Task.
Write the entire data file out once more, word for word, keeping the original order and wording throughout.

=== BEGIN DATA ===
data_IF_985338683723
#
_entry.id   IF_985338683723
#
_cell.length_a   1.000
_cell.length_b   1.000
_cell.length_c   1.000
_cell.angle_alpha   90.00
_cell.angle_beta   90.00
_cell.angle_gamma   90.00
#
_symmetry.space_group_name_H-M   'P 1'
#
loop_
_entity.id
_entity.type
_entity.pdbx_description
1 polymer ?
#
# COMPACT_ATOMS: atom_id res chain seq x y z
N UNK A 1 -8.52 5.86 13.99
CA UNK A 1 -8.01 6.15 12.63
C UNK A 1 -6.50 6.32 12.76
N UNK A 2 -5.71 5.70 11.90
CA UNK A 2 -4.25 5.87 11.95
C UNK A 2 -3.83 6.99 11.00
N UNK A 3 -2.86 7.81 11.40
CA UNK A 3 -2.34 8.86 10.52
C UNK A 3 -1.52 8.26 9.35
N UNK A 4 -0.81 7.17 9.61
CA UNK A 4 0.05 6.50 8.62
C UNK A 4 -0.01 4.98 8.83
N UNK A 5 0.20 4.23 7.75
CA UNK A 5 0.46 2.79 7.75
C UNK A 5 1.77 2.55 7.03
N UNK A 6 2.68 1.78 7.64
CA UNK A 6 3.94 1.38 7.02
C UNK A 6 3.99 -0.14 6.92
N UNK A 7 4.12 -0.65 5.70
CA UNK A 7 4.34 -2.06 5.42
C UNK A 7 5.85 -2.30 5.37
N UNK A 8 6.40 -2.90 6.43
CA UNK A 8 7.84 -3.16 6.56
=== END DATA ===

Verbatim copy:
data_IF_985338683723
#
_entry.id   IF_985338683723
#
_cell.length_a   1.000
_cell.length_b   1.000
_cell.length_c   1.000
_cell.angle_alpha   90.00
_cell.angle_beta   90.00
_cell.angle_gamma   90.00
#
_symmetry.space_group_name_H-M   'P 1'
#
loop_
_entity.id
_entity.type
_entity.pdbx_description
1 polymer ?
#
# COMPACT_ATOMS: atom_id res chain seq x y z
N UNK A 1 -8.52 5.86 13.99
CA UNK A 1 -8.01 6.15 12.63
C UNK A 1 -6.50 6.32 12.76
N UNK A 2 -5.71 5.70 11.90
CA UNK A 2 -4.25 5.87 11.95
C UNK A 2 -3.83 6.99 11.00
N UNK A 3 -2.86 7.81 11.40
CA UNK A 3 -2.34 8.86 10.52
C UNK A 3 -1.52 8.26 9.35
N UNK A 4 -0.81 7.17 9.61
CA UNK A 4 0.05 6.50 8.62
C UNK A 4 -0.01 4.98 8.83
N UNK A 5 0.20 4.23 7.75
CA UNK A 5 0.46 2.79 7.75
C UNK A 5 1.77 2.55 7.03
N UNK A 6 2.68 1.78 7.64
CA UNK A 6 3.94 1.38 7.02
C UNK A 6 3.99 -0.14 6.92
N UNK A 7 4.12 -0.65 5.70
CA UNK A 7 4.34 -2.06 5.42
C UNK A 7 5.85 -2.30 5.37
N UNK A 8 6.40 -2.90 6.43
CA UNK A 8 7.84 -3.16 6.56